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Stage Review: Argonne at Annex Theater

September 6, 2013

Argonne-Arsinoe and the deerARGONNE
By Kaitlin Murphy and Evan Moritz
Through September 9 at the Annex Theater

The Annex Theater is a low-budget operation. That’s reflected in the group’s inexpensive sets, uncomfortable seats, and under-rehearsed performers. This can lead to underwhelming productions, but it doesn’t have to. This past February, for example, the Annex put on a terrific production of Peter Shaffer’s Equus at its former downtown location. The horse heads that topped half the cast may have been fashioned from brown-cloth fragments folded and glued, but they were strikingly handsome nonetheless. The 15-member cast was uneven but a couple of strong leads and a strong directorial vision by Mason Ross pulled everyone up to a higher level.
By contrast, the new Annex production of Argonne at the group’s new space in Station North is definitely underwhelming. Once again, the set, props and costumes are fashioned from cheap and found materials, but they seem slapped together rather than transformed into a visual concept. Once again the cast is uneven, but this time there’s no strong direction to create a unified performance. Each actor takes a different approach to the show, and each one goes in and out of focus at different times. And this time, instead of a proven play, the show is based on a new script that seems more like a first draft than a finished product.
That first draft contains some intriguing ideas that the two writer-directors, Kaitlin Murphy and Evan Moritz, might want to develop. Argonne takes place in an unidentified year sometime in the future, in an unidentified place. It’s a rural area, where the local ranchers raise deer with piped-in water because there hasn’t been regular rainfall for decades. The environmental movement has spurred the government to launch a reforestation project nearby to restart the water cycle again. And in the play’s opening scene, those efforts pay dividends with the first rainfall in 10 years. Arsinoe (Lizz King), a 10-year-old girl in long dark braids, is delighted to encounter the first rain of her lifetime, and so is her science teacher (Carly Bales).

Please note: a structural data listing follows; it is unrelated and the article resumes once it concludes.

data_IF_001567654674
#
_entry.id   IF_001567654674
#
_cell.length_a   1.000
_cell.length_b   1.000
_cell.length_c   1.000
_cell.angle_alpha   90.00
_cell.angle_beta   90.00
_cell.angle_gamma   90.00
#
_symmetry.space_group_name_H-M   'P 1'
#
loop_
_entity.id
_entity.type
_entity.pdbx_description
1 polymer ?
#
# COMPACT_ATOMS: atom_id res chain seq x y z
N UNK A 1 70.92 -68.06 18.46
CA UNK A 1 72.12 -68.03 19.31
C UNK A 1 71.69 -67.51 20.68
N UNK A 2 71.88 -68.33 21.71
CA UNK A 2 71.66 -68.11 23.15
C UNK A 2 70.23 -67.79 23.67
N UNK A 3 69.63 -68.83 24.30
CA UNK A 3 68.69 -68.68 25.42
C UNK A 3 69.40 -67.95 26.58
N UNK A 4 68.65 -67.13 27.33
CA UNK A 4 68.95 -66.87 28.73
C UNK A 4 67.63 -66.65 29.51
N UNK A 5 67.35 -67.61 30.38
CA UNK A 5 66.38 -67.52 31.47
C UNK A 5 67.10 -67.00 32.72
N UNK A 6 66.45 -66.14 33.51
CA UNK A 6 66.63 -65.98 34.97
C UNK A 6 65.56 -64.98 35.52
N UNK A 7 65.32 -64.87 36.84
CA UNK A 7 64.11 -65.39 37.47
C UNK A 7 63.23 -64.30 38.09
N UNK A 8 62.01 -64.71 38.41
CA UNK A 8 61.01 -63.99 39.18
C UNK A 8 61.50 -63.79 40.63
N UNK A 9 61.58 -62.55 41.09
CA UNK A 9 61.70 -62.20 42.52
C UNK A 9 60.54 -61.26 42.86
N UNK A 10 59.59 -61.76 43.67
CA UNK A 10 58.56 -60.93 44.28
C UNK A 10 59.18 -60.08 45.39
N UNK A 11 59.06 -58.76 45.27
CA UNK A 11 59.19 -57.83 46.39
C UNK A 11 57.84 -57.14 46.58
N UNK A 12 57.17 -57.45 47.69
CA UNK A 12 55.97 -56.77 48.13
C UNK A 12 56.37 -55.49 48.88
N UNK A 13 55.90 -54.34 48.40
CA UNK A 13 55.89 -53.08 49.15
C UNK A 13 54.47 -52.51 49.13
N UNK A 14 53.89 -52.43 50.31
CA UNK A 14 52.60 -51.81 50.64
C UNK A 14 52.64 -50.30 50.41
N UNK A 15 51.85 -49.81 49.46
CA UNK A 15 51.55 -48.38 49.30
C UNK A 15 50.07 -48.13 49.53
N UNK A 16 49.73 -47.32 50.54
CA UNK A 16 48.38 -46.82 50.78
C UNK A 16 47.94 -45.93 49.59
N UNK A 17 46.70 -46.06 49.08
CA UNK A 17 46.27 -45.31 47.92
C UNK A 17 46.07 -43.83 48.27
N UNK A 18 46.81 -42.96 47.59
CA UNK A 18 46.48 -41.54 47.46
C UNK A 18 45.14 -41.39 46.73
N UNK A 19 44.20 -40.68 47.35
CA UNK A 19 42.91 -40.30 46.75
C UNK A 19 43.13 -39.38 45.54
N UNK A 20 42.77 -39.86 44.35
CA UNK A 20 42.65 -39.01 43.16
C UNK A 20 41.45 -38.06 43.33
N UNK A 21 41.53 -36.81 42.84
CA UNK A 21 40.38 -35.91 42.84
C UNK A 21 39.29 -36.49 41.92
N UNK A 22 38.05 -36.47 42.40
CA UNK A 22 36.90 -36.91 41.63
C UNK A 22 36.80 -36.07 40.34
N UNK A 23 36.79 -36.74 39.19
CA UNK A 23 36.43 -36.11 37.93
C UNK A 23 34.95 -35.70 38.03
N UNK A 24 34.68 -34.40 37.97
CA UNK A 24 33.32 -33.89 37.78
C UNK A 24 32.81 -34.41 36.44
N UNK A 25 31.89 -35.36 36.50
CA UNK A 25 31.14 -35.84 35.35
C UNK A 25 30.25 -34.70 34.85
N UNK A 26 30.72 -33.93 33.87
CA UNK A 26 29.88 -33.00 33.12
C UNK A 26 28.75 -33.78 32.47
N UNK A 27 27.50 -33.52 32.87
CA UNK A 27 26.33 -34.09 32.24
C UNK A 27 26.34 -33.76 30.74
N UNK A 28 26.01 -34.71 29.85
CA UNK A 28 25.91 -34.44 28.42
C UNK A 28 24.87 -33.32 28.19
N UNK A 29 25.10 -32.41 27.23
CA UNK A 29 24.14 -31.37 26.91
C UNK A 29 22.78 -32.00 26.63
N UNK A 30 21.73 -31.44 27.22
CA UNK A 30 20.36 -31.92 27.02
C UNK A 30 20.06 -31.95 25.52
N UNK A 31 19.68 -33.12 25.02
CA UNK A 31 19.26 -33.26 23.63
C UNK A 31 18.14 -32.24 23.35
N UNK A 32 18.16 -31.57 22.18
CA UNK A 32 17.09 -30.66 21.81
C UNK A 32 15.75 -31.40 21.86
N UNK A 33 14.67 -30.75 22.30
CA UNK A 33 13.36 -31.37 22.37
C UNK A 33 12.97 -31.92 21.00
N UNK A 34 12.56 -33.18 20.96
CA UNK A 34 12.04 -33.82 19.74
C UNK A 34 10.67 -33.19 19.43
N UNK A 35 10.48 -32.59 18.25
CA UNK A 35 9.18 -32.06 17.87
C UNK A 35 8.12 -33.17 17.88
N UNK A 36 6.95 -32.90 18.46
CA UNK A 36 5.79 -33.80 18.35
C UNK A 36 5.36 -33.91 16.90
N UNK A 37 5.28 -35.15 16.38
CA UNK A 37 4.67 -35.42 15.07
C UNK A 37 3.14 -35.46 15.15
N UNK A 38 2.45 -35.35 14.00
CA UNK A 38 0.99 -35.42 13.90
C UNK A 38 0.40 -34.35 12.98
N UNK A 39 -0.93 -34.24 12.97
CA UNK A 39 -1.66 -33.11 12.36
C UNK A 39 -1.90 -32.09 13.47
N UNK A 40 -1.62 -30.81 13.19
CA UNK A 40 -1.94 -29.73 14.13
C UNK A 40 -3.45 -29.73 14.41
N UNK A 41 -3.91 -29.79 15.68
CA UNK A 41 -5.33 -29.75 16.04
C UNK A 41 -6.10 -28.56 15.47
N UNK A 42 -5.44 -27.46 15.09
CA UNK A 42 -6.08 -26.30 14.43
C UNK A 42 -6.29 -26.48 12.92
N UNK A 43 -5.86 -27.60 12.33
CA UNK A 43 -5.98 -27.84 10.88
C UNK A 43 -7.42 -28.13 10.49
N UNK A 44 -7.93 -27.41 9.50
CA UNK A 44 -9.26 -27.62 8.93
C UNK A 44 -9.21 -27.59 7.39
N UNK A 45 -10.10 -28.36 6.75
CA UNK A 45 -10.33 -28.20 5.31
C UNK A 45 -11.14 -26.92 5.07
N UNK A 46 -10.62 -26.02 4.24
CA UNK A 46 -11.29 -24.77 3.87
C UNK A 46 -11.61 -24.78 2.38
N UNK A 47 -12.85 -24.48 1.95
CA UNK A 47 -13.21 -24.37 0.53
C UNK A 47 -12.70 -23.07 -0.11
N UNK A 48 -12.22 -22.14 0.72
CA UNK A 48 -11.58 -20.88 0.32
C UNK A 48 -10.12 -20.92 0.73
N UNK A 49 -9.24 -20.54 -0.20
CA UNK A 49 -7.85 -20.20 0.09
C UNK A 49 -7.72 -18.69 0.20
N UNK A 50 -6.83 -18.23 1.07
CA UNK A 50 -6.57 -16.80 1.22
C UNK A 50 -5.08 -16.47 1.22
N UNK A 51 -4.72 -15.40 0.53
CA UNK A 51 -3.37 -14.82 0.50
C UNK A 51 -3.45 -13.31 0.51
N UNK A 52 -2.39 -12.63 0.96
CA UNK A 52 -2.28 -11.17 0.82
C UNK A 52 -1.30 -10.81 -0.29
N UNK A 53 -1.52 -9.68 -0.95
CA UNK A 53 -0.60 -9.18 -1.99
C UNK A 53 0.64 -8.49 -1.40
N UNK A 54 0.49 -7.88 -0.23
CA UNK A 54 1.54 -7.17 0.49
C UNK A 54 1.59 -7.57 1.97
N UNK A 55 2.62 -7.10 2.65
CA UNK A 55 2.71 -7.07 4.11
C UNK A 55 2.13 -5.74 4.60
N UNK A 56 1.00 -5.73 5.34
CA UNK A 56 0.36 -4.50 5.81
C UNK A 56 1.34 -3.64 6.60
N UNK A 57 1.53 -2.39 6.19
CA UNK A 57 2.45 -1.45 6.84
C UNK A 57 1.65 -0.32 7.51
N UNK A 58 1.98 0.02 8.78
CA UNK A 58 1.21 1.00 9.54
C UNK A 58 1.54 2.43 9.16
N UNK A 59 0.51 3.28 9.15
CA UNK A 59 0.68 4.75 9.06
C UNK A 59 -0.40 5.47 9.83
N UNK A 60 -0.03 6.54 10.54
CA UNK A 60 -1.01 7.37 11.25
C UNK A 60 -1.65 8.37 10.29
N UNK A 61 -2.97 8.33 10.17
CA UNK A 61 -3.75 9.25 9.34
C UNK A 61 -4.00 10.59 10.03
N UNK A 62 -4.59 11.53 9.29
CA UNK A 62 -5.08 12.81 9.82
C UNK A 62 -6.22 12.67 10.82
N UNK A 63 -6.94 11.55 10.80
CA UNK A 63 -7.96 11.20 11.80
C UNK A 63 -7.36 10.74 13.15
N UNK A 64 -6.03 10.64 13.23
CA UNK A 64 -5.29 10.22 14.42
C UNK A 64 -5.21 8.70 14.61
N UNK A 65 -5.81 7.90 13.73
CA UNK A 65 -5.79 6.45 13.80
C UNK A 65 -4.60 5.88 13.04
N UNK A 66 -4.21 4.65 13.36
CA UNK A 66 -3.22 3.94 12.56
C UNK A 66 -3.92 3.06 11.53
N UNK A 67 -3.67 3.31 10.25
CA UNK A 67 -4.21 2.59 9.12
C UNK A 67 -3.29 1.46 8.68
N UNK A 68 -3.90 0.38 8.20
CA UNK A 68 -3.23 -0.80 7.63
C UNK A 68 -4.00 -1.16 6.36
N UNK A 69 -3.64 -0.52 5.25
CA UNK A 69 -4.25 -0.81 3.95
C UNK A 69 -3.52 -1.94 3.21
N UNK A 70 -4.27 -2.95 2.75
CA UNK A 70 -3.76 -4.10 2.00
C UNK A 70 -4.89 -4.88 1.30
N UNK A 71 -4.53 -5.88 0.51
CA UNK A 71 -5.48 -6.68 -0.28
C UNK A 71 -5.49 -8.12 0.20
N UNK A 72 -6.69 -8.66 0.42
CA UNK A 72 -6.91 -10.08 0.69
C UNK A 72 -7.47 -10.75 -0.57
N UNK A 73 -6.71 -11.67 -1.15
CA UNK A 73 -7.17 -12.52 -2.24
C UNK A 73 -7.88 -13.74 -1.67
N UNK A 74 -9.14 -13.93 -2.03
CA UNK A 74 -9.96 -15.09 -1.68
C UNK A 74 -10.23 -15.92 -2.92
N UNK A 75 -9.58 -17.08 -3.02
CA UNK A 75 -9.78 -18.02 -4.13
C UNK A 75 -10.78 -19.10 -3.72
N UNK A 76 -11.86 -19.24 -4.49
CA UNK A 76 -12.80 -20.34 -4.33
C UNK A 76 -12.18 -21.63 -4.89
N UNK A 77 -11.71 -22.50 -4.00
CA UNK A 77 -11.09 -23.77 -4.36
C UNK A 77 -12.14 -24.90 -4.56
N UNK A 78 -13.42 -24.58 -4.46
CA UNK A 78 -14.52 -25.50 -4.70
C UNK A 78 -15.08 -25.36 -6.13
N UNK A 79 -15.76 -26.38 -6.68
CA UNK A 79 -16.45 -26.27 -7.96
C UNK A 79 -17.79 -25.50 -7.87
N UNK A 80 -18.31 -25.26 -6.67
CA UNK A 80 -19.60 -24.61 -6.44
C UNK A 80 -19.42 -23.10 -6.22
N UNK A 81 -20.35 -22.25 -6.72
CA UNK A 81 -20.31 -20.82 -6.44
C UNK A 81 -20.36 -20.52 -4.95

Less enthralled is the teacher’s husband, the local bartender (Adam Endres) who finds half his home washed away by the flash flood. He’s even grumpier when he and his wife have to move in with Arsinoe’s rancher father (Dave Iden), who rekindles an old romance with the teacher. Oblivious to the romantic triangle under her roof, Arsinoe attributes the tension to her father’s dust-triggered lung cancer and goes hunting for a cure. She finds she can talk to animals, and they lead her to the rare plant that might heal her dad.

In other words, this isn’t a futuristic allegory where the environmentalists are unalloyed saints and the anti-environmentalists are unalloyed villains; this is a tale of flawed individuals trying to cope with external pressures. And there are moments when the play threatens to come alive—as when Arsinoe is discovering that rain has its own smell or when her father and her teacher are pawing each other tentatively, guiltily. But these scenes are matches in the wind that the production is unable to keep alight long enough to start a fire. A clumsy transition, an actor’s loss of focus or an uncooperative puppet is usually enough to snuff out the flame.

The stage is dominated by a white scrim with its ugly pinewood frame facing toward rather than away from the audience for some reason. Projected upon this scrim are film, slides, shadow puppets and the actors’ silhouettes. The actors as well as three-dimensional puppets of a deer, turtle, and crow also emerge in front of the scrim. Handled more gracefully, this variety of visual cues could be a strong element in the play’s storytelling. But there were too many technical snafus, too many sudden jerks of the puppets, too many fingers obtruding onto the slides to allow any suspension of disbelief.

The one puppet that did work was that of the deer that leads Arsinoe through the forest. Puppeteer Kelvin Pittman manipulates a papier-mâché deer head with one hand with six papier-mâché rings draped over his arm to represent the neck. Pittman makes the puppet seem so lifelike that you watch the animal’s face and not Pittman’s at all times. More successes like this one would have helped the show immensely.

Maybe the playwrights Murphy and Moritz will rework their script to allow the short vignettes more time to develop an emotion and to flow into the next more smoothly. Maybe the company will improve their use of puppets and multi-media so the audience pays less attention to the awkward manipulation and more attention to the creatures and landscapes being evoked. Maybe the actors can learn to stay in character from the moment they appear on stage till the moment they exit and not just when they deliver lines. If all this happens, maybe the Annex can bring Argonne back in a few years and give it a better shot at drawing the audience into the story. â–